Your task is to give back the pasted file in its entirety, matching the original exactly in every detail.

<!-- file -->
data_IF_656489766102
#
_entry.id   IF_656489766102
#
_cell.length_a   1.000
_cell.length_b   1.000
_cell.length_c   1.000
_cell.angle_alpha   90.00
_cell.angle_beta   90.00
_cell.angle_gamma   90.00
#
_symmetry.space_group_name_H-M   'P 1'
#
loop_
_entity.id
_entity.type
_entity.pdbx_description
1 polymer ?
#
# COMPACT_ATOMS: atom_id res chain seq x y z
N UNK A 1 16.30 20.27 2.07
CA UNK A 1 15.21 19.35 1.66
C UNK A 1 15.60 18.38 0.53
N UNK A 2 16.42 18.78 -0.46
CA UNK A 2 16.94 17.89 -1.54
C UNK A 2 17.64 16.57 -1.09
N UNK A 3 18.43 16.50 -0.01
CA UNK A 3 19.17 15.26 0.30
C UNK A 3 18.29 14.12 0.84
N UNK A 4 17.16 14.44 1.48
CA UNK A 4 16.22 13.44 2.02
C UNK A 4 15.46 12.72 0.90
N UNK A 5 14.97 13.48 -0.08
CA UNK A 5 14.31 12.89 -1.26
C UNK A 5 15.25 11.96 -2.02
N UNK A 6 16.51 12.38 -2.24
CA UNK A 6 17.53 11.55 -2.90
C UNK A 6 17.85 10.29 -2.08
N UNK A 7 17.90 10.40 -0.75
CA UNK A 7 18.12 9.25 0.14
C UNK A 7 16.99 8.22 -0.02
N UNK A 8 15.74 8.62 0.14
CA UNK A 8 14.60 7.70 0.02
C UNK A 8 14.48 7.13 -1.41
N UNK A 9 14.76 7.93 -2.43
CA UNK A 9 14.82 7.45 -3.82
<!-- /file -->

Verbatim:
data_IF_656489766102
#
_entry.id   IF_656489766102
#
_cell.length_a   1.000
_cell.length_b   1.000
_cell.length_c   1.000
_cell.angle_alpha   90.00
_cell.angle_beta   90.00
_cell.angle_gamma   90.00
#
_symmetry.space_group_name_H-M   'P 1'
#
loop_
_entity.id
_entity.type
_entity.pdbx_description
1 polymer ?
#
# COMPACT_ATOMS: atom_id res chain seq x y z
N UNK A 1 16.30 20.27 2.07
CA UNK A 1 15.21 19.35 1.66
C UNK A 1 15.60 18.38 0.53
N UNK A 2 16.42 18.78 -0.46
CA UNK A 2 16.94 17.89 -1.54
C UNK A 2 17.64 16.57 -1.09
N UNK A 3 18.43 16.50 -0.01
CA UNK A 3 19.17 15.26 0.30
C UNK A 3 18.29 14.12 0.84
N UNK A 4 17.16 14.44 1.48
CA UNK A 4 16.22 13.44 2.02
C UNK A 4 15.46 12.72 0.90
N UNK A 5 14.97 13.48 -0.08
CA UNK A 5 14.31 12.89 -1.26
C UNK A 5 15.25 11.96 -2.02
N UNK A 6 16.51 12.38 -2.24
CA UNK A 6 17.53 11.55 -2.90
C UNK A 6 17.85 10.29 -2.08
N UNK A 7 17.90 10.40 -0.75
CA UNK A 7 18.12 9.25 0.14
C UNK A 7 16.99 8.22 -0.02
N UNK A 8 15.74 8.62 0.14
CA UNK A 8 14.60 7.70 0.02
C UNK A 8 14.48 7.13 -1.41
N UNK A 9 14.76 7.93 -2.43
CA UNK A 9 14.82 7.45 -3.82